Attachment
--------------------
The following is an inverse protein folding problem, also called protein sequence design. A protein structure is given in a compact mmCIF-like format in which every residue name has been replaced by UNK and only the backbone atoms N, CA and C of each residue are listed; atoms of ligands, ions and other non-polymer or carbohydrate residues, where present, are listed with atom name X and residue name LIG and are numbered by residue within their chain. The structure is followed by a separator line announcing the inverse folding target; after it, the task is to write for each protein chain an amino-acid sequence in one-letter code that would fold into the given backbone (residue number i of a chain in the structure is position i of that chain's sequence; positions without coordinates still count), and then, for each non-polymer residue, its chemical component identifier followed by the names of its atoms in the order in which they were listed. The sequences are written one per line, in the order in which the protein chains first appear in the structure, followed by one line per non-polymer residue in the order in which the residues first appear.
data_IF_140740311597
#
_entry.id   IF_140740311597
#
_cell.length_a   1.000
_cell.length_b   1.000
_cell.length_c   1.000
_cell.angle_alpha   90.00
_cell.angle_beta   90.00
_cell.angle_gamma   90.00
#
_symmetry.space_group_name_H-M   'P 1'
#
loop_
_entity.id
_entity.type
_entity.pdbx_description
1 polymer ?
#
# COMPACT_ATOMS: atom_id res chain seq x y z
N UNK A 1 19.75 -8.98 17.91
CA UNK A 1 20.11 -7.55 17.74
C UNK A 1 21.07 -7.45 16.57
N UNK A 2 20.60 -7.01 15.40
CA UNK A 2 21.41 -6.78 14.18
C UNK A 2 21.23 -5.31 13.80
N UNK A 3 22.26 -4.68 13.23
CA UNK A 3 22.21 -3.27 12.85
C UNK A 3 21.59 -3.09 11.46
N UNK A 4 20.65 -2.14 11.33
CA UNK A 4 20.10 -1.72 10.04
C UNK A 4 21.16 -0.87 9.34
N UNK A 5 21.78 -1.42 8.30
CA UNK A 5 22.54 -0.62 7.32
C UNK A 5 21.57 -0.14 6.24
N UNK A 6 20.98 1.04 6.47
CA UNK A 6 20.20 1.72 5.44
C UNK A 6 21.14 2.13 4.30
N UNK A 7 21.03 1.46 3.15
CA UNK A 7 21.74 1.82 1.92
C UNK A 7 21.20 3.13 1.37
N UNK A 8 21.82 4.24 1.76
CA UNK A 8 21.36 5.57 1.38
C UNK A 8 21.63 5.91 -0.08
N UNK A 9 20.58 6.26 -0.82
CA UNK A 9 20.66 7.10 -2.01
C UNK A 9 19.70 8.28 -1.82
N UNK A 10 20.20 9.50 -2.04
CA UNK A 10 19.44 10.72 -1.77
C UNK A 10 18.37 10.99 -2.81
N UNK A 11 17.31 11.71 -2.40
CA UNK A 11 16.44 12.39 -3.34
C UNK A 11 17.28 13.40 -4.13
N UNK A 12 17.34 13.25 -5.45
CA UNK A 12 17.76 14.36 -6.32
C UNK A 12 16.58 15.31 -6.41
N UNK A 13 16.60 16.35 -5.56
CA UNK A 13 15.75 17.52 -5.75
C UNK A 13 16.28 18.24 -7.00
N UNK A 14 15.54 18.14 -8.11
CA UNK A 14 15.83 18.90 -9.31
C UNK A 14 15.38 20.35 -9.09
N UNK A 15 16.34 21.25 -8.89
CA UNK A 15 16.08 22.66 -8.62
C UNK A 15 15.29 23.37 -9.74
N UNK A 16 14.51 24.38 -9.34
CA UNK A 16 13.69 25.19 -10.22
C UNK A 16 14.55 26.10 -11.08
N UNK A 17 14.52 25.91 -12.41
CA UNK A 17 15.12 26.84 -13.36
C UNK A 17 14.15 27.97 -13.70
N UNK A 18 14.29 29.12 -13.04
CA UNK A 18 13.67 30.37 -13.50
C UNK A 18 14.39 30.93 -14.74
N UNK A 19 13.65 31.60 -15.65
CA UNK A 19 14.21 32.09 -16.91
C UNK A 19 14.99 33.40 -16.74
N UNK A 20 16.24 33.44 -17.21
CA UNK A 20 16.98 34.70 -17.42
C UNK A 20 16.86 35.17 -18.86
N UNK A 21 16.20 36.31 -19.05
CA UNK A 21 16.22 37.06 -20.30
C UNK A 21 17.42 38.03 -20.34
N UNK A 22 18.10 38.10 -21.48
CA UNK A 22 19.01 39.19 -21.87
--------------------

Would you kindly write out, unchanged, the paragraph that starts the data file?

The following is an inverse protein folding problem, also called protein sequence design. A protein structure is given in a compact mmCIF-like format in which every residue name has been replaced by UNK and only the backbone atoms N, CA and C of each residue are listed; atoms of ligands, ions and other non-polymer or carbohydrate residues, where present, are listed with atom name X and residue name LIG and are numbered by residue within their chain. The structure is followed by a separator line announcing the inverse folding target; after it, the task is to write for each protein chain an amino-acid sequence in one-letter code that would fold into the given backbone (residue number i of a chain in the structure is position i of that chain's sequence; positions without coordinates still count), and then, for each non-polymer residue, its chemical component identifier followed by the names of its atoms in the order in which they were listed. The sequences are written one per line, in the order in which the protein chains first appear in the structure, followed by one line per non-polymer residue in the order in which the residues first appear.